Today the Muslim world marks Eid ul-Fitr, or the feast of the end of the holy month of Ramadan. To mark this occasion, I’m featuring the Philippines’ largest mosque, the Sultan Haji Hassanal Bolkiah Masjid, also known as the Grand Mosque (Wikipedia). Located along the banks of Tamontaka River in Barangay Kalanganan II, Cotabato City, this place of worship was named after the current Sultan of Brunei whose Sultanate partially funded the mosque’s construction.
Work on the mosque began in 2009 and it was built at a reported cost of $48 million (2.1 billion pesos) of which 53% was shouldered by the Sultanate of Brunei while the rest was by the Philippine Government. Sitting on 5-hectares of land donated by the family of former Maguindanao Representative Didagen Dilangalen, the mosque opened to the public during 2011’s Eid ul-Fitr. This place of worship was designed by Felino Palafox Jr. of Palafox Associates, one of the country’s most prestigious architectural firms, and it features four 40-meter-high minarets standing on the four corners of the building’s central section.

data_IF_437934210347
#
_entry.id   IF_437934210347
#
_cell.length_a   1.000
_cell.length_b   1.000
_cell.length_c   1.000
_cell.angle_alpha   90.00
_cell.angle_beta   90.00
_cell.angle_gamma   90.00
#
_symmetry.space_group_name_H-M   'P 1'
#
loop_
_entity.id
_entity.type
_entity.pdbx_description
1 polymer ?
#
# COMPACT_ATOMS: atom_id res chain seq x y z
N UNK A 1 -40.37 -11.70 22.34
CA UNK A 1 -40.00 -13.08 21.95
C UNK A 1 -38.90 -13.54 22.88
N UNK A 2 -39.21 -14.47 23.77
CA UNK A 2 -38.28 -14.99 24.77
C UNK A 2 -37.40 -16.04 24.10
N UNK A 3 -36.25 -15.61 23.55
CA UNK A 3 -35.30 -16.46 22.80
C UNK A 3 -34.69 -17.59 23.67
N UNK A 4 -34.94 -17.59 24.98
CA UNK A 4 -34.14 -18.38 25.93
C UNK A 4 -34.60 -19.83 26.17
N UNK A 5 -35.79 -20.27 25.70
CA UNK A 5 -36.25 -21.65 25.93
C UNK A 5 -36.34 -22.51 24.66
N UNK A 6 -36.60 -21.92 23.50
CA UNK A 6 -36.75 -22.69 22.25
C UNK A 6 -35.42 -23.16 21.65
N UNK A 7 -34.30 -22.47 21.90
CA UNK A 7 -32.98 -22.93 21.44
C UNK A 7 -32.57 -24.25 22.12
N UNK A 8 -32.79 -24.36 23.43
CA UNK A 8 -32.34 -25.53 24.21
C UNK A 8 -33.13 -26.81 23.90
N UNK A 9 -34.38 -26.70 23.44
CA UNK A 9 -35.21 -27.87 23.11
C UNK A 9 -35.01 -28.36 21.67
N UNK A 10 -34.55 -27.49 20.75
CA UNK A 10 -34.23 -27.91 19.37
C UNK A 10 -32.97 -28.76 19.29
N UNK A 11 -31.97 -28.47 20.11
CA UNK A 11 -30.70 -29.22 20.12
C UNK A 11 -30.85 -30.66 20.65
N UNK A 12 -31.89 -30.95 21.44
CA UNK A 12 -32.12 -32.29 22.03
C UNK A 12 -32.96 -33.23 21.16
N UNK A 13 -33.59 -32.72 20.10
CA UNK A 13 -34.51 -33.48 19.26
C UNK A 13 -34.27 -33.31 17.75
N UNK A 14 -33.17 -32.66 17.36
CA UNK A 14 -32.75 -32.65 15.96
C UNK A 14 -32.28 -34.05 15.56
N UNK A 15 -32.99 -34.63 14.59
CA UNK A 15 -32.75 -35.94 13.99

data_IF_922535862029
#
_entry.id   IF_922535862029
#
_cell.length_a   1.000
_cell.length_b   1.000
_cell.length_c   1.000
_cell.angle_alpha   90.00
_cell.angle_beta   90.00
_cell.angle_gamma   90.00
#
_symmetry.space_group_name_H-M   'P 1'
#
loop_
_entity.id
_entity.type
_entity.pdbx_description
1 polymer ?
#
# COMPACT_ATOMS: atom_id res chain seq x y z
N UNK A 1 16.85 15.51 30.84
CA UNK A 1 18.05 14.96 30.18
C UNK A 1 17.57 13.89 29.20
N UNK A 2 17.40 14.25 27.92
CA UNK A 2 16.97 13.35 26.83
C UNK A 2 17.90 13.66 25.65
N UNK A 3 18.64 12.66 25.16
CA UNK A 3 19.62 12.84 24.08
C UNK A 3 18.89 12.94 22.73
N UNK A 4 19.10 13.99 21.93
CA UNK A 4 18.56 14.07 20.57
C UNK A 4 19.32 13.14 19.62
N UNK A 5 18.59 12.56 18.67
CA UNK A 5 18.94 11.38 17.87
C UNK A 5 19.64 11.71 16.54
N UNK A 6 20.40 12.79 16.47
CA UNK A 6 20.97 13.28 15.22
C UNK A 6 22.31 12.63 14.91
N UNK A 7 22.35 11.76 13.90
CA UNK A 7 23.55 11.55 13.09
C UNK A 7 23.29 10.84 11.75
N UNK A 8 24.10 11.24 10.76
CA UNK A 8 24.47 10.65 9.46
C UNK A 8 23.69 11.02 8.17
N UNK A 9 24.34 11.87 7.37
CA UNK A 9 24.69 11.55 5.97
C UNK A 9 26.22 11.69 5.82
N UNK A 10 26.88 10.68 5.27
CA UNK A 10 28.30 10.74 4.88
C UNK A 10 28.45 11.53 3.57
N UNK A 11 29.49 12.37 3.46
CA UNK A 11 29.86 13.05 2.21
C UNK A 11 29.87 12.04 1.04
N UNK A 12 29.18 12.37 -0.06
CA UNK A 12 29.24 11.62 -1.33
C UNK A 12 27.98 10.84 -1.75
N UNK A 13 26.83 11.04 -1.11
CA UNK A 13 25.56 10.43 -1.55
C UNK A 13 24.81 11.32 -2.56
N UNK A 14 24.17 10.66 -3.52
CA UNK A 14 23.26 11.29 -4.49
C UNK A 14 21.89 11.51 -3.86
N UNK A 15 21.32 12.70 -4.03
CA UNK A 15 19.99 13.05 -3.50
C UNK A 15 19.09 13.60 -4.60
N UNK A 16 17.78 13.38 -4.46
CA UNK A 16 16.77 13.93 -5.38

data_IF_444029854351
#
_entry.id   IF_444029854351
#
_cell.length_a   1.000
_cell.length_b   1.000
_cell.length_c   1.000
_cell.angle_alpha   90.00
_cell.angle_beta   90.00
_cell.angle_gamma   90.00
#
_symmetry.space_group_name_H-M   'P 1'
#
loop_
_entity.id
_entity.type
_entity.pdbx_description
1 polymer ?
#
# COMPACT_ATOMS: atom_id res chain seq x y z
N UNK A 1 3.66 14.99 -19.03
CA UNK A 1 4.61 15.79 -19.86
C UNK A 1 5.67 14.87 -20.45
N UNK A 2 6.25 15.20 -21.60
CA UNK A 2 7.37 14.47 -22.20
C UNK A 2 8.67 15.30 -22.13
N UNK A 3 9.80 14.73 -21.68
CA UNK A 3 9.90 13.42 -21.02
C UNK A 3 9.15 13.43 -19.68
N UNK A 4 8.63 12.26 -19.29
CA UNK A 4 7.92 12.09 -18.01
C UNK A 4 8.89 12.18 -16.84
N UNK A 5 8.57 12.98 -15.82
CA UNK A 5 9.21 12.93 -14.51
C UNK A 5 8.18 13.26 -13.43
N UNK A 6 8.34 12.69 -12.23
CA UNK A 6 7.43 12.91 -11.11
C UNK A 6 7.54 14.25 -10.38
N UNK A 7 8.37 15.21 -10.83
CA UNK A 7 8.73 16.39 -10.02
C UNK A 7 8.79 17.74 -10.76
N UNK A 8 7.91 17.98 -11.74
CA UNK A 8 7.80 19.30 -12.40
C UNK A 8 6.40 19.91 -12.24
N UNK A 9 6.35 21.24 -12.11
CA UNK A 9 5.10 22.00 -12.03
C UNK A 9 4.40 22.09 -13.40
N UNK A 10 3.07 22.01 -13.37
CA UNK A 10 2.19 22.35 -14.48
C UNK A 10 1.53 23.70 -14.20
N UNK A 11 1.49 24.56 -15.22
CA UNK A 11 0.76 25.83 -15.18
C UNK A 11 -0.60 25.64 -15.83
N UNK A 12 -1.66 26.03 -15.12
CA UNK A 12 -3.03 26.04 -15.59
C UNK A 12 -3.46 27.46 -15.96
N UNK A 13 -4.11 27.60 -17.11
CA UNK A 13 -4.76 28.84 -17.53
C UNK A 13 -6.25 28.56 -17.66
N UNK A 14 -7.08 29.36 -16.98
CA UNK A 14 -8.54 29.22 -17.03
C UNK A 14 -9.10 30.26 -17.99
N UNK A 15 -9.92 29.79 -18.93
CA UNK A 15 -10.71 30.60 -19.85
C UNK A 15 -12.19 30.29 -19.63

The main worshipping area can hold around 1,000 to 1,200 Muslims, with separate areas for men and women as required in Islam. As expected, the mosque is aligned to the Qibla, or the direction towards Mecca, as can be seen on this Qibla map.
The Grand Mosque, with its large size and impressive facade, is now the city’s top tourist attraction. The site can be visited from downtown Cotabato via a jeep towards Awang Airport, followed by a tricycle ride.
If you want to see more photos of this magnificent mosque as well as travel tips when visiting it, go and check out the blog posts of my travel blogger friends: Ferdz Decena, Berniemack Arellano, and James Betia.